Speaking of universal emancipation, he says:--

This paper, gentlemen, insists on the necessity of emancipating the
Catholics of Ireland; and that is charged as part of the libel. If they
had waited another year--if they had kept this prosecution pending for
another year, how much would remain for a jury to decide upon, I should
be at a loss to discover. It seems as if the progress of public
information was eating away the ground of prosecution. Since its
commencement, this part of the libel has unluckily received the sanction
of the Legislature. In that interval our Catholic brethren have
re-obtained that admission which, it seems, it was a libel to propose.
In what way to account for this I am really at a loss. Have any alarms
been occasioned by the emancipation of our Catholic brethren? Has the
bigoted malignity of any individual been crushed? Or has the stability
of the government or that of the country been weakened? Or is one
million of subjects stronger than four millions? Do you think that the
benefit they have received, should be poisoned by the sting of
vengeance. If you think so, you must say to them: You have demanded
emancipation, and you have got it; but we abhor your persons; we are
outraged at your success, and we will stigmatize by a criminal
prosecution the adviser of that relief which you have obtained from the
voice of your country. I ask you, do you think, as honest men anxious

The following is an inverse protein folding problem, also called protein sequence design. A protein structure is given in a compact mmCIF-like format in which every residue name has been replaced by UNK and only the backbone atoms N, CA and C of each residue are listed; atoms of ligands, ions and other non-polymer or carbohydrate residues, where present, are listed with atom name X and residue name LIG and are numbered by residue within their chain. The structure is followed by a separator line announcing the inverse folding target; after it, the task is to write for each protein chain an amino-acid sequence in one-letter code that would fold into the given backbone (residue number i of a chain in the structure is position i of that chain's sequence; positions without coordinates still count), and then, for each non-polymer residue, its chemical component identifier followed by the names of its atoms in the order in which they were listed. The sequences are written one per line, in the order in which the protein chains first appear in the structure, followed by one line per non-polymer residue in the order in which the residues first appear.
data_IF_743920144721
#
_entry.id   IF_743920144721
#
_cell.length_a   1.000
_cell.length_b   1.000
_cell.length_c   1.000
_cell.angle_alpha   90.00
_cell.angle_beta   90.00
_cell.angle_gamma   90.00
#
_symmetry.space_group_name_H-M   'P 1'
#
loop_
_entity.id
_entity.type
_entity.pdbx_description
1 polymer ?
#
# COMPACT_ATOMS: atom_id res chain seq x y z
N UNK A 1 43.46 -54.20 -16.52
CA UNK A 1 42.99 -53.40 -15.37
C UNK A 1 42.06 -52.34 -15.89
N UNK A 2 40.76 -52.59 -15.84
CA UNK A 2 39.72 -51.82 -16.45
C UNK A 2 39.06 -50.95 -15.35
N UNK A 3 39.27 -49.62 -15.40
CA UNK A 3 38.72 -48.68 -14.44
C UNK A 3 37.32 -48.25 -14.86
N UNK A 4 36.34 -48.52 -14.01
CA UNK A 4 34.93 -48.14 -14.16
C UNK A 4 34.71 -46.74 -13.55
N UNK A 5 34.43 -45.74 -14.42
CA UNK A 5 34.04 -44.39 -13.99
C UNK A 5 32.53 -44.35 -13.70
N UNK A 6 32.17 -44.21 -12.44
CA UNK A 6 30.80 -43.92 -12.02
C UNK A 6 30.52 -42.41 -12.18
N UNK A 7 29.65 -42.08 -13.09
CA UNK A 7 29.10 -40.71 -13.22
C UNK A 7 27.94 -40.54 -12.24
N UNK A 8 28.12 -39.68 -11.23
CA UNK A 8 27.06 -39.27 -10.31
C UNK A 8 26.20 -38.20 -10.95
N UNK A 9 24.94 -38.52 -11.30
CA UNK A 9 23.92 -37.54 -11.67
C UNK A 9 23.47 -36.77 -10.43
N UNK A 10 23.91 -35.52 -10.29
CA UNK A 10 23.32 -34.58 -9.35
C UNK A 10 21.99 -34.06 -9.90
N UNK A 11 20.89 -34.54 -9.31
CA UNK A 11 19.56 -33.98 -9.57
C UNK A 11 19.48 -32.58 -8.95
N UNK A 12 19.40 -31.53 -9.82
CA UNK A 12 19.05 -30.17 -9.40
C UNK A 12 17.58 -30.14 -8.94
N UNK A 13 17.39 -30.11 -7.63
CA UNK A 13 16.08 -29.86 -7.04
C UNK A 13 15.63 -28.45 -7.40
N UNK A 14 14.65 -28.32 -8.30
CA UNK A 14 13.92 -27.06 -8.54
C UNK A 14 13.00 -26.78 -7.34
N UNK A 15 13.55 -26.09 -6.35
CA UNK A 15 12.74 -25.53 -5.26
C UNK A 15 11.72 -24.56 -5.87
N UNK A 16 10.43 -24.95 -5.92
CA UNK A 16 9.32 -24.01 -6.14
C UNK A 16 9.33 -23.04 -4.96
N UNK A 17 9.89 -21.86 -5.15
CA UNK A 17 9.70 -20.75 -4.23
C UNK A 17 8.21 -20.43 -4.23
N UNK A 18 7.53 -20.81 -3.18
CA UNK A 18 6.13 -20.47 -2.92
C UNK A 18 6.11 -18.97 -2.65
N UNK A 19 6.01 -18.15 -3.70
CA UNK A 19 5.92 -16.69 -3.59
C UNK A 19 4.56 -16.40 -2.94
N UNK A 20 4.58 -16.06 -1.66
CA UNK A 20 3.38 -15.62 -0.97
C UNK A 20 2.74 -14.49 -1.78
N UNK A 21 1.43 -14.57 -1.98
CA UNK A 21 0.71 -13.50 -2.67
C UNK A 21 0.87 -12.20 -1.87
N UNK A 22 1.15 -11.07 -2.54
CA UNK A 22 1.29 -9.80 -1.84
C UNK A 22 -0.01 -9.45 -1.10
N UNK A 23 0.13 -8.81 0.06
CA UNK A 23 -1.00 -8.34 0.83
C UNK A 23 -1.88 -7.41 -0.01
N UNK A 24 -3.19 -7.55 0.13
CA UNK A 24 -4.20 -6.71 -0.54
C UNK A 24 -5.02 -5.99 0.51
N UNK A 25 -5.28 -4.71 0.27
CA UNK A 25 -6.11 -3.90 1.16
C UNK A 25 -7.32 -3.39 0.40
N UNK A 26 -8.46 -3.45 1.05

for the public tranquility, conscious that there are wounds not yet
completely cicatrized, that you ought to speak this language at this
time to men who are very much disposed to think that, in this very
emancipation, they have been saved from their own Parliament by the
humanity of their own sovereign? Or do you wish to prepare them for the
revocation of these improvident concessions? Do you think it wise or
humane at this moment to insult them, by sticking up in a pillory the
man who dared to stand forth as their advocate? I put it to your oaths:
Do you think that a blessing of that kind--that a victory obtained by
justice over bigotry and oppression, should have a stigma cast upon it,
by an ignominious sentence upon men bold enough and honest enough to
propose that measure;--to propose the redeeming of religion from the
abuses of the church, the reclaiming of three millions of men from
bondage, and giving liberty to all who had a right to demand it; giving,
I say, in the so much censured words of this paper--giving 'universal
emancipation.'

I speak in the spirit of the British law, which makes liberty
commensurate with, and inseparable from, British soil--which proclaims
even to the stranger and sojourner, the moment he sets his foot upon
British earth, that the ground on which he treads is holy, and
consecrated by the genius of universal emancipation. No matter in what
language his doom may have been pronounced--no matter what complexion,
incompatible with freedom, an Indian or an African sun may have burnt on
him--no matter in what disastrous battle the helm of his liberty may